Approaches for estimating PUF-air partitions coefficient for semi-volatile organic compounds: A critical comparison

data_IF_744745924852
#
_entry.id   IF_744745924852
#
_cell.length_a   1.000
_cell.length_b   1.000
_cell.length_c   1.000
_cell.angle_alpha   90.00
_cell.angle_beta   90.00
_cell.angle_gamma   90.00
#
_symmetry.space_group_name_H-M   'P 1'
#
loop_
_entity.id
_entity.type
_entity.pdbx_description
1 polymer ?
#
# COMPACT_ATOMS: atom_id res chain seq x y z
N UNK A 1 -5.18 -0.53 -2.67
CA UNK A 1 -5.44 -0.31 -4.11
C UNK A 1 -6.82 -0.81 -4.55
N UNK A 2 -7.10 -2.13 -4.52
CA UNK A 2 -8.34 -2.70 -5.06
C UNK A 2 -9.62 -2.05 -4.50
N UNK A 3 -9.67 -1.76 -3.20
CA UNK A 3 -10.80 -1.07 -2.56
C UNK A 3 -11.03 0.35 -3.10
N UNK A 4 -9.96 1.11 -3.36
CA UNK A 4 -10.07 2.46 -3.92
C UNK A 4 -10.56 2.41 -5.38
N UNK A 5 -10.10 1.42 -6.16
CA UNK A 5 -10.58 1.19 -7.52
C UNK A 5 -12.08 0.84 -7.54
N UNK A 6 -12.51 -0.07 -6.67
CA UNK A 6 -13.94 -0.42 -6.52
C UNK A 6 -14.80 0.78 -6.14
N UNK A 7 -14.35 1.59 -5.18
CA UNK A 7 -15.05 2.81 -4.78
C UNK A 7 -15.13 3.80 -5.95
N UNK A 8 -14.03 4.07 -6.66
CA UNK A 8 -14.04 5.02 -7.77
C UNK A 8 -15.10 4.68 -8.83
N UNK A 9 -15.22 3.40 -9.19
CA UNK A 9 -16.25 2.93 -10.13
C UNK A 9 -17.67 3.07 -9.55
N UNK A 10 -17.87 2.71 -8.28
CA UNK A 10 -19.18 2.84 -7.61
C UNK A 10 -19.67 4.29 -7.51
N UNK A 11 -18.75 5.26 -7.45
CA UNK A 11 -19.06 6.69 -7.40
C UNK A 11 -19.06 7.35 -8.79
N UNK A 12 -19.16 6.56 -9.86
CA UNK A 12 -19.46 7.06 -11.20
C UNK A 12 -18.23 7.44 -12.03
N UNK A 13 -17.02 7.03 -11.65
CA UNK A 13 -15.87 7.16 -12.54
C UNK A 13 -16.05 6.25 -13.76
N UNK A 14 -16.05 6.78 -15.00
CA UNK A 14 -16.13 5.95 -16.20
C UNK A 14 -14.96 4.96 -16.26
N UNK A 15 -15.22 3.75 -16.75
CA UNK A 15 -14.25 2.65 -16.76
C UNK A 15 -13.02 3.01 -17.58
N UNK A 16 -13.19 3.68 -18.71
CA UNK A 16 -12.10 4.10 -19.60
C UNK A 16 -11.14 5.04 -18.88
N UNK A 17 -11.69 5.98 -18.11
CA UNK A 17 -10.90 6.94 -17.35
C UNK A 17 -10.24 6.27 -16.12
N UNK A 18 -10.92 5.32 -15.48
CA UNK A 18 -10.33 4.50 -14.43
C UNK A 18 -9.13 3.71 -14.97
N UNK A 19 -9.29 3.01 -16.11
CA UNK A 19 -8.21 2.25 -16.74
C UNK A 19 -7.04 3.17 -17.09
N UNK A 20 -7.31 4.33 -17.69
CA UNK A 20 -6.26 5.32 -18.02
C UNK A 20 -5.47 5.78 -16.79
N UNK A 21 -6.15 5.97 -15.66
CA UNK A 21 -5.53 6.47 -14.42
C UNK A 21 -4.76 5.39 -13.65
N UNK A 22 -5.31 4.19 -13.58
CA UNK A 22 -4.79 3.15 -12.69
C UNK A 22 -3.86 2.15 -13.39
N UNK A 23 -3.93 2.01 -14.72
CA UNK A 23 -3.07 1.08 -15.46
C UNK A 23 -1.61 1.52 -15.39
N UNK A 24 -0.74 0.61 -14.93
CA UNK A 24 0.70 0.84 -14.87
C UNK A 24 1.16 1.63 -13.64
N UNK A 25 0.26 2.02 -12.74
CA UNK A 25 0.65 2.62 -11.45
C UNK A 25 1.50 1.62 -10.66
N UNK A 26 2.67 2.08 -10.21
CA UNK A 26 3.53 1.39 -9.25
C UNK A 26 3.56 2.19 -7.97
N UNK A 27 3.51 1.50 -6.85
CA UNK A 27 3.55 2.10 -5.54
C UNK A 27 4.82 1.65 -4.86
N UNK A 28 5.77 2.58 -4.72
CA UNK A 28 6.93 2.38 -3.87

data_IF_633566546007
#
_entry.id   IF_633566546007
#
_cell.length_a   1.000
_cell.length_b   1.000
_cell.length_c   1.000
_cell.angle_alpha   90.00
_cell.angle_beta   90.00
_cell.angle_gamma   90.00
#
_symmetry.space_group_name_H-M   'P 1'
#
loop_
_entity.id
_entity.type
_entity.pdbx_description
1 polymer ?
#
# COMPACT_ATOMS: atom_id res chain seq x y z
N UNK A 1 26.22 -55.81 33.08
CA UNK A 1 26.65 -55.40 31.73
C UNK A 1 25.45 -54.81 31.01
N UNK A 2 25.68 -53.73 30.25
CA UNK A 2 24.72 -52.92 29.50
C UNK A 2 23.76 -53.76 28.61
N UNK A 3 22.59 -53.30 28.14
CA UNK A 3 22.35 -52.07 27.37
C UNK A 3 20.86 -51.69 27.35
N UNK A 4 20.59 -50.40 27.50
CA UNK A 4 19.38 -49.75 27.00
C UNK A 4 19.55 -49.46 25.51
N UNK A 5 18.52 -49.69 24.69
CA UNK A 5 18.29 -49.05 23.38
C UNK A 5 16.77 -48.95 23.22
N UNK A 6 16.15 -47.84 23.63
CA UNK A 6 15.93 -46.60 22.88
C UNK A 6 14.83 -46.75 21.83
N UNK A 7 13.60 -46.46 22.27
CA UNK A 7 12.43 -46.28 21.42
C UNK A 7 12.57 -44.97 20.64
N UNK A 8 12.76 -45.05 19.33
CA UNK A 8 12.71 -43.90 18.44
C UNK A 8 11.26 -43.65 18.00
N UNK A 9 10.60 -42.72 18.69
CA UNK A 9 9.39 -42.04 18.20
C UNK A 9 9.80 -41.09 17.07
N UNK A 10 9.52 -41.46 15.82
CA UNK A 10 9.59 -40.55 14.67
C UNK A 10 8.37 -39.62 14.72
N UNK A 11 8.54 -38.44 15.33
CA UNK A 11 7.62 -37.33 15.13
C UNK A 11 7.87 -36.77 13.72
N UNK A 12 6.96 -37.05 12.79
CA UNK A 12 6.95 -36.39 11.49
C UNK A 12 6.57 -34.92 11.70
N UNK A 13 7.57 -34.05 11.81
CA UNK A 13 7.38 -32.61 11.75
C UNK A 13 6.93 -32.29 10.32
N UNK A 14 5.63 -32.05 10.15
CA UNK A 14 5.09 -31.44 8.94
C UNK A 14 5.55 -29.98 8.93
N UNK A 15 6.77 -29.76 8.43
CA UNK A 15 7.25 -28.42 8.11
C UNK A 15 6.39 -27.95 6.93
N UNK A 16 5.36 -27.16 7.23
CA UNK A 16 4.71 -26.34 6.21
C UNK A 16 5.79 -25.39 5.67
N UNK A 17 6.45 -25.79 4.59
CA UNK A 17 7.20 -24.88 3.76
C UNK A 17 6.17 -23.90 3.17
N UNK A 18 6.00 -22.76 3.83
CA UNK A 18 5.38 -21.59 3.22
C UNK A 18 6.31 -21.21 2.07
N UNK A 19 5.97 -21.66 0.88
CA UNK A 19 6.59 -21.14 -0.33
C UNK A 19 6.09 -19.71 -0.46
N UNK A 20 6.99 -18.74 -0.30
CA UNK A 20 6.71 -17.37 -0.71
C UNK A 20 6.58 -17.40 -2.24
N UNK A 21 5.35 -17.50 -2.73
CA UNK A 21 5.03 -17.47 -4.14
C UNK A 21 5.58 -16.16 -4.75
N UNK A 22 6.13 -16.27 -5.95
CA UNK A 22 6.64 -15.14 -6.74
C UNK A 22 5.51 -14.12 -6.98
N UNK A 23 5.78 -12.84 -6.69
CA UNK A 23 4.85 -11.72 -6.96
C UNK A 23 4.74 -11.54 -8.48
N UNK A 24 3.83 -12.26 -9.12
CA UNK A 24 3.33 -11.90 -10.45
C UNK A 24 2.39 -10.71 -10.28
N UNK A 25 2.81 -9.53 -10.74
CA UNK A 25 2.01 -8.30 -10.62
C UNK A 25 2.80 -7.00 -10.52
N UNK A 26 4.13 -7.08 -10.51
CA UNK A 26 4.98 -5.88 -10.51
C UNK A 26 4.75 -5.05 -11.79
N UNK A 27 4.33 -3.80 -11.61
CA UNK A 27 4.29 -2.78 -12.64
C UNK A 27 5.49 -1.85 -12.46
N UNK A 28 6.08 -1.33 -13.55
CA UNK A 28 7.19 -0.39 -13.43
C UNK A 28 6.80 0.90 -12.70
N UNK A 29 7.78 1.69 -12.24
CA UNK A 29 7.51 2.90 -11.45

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Partition coefficients between polyurethane foam (PUF) and air (KPUF-Air) are important when using PUF as a passive air sampler for semi-volatile organic compounds (SVOCs) and when considering the fate of SVOCs indoors where PUF is a common material. Here, KPUF-Air for selected SVOCs was estimated using published methods, since measured data are unavailable for most of these compounds. Estimates of KPUF-Air were within one order of magnitude for SVOCs having values of log octanol-air partition coefficient (KOA) of 5, but differed by nearly three orders of magnitude for SVOCs with log KOA of 12. Of all the methods, the correlation developed using experimental measurements gave the lowest estimates for the high KOA compounds, likely because the compounds did not reach equilibrium throughout the PUF sample. The surface area/volume ratio of the PUF sample was shown to influence the observed correlation, a reflection of the equilibration status of the PUF. For quantitative comparison, the poly parameter linear free energy relationship (pp-LFER) model of Kamprad and Goss (2007) was used here as a "surrogate" standard. The correlations developed with vapor pressure and KOA produced estimates that were closest to those obtained using the pp-LFER model. COSMO-RS theory, in which intimate and unimpeded contact is assumed between the compound in air and PUF molecules, gave lower estimates for low KOA compounds, but good average agreement for high KOA compounds. When used in modeling applications, the selection of the method for estimating KPUF-Air should reflect the configuration of the products containing PUF and the model assumptions regarding compound homogeneity within the PUF.
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